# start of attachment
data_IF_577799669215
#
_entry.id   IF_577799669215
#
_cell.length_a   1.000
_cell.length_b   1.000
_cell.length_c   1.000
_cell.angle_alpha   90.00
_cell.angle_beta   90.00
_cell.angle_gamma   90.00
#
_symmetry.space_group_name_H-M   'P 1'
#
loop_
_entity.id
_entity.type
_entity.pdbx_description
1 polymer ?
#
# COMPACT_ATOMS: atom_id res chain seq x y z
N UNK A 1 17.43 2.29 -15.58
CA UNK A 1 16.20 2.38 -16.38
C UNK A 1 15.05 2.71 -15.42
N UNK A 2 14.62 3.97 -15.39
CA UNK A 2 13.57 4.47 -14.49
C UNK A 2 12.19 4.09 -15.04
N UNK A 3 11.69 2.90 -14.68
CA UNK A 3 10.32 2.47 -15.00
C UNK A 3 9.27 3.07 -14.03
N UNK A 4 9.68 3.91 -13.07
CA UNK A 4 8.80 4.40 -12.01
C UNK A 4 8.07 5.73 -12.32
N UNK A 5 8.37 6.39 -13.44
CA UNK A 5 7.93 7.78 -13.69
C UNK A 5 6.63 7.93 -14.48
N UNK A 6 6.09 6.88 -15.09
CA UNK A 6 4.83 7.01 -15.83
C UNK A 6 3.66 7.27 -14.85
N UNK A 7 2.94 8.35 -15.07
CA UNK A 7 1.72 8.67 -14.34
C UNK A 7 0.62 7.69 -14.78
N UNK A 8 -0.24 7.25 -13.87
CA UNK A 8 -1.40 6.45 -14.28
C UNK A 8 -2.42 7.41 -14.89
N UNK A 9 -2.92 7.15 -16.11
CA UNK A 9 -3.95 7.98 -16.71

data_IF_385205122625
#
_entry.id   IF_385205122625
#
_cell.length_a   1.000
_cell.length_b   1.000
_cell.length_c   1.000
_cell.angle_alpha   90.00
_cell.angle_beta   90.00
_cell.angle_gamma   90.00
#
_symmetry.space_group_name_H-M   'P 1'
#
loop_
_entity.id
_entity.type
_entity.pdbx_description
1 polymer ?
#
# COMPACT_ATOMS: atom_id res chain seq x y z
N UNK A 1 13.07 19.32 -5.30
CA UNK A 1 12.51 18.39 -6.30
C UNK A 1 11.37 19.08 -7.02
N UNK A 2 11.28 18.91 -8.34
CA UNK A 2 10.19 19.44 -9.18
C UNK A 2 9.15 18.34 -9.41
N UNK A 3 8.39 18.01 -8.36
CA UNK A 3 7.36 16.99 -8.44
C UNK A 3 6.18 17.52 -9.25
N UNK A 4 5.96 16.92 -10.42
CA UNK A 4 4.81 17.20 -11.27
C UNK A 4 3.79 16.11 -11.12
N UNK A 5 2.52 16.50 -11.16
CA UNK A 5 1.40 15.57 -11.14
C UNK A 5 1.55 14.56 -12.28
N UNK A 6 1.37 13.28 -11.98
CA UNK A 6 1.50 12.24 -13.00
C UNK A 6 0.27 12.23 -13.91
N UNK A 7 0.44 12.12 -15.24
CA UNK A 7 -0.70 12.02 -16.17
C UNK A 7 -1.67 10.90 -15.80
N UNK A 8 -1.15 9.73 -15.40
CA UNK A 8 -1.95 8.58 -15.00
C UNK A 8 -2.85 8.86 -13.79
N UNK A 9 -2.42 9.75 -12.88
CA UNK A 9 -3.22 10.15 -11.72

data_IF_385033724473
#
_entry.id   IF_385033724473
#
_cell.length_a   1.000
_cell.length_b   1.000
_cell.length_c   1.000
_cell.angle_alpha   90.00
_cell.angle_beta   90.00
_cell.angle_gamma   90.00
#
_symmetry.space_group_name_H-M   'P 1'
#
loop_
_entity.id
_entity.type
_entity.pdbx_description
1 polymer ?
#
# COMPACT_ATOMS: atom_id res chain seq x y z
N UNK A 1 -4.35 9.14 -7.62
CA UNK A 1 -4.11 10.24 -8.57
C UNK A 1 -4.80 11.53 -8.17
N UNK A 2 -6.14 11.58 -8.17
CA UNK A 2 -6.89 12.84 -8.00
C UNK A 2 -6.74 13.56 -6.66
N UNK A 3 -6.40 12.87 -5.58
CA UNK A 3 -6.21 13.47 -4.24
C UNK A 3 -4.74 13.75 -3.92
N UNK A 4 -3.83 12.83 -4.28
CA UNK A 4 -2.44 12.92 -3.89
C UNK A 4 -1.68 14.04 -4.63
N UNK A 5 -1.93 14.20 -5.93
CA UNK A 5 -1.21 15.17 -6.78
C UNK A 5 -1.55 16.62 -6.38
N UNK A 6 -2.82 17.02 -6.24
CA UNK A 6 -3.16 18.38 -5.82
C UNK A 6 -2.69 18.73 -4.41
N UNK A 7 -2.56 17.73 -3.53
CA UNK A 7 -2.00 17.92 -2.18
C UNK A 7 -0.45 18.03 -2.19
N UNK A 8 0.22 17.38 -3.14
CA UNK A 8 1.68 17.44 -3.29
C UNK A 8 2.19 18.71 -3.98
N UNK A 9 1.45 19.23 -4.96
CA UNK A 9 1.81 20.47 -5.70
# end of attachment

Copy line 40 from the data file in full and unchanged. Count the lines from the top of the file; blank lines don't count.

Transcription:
CA UNK A 7 1.72 8.67 -14.34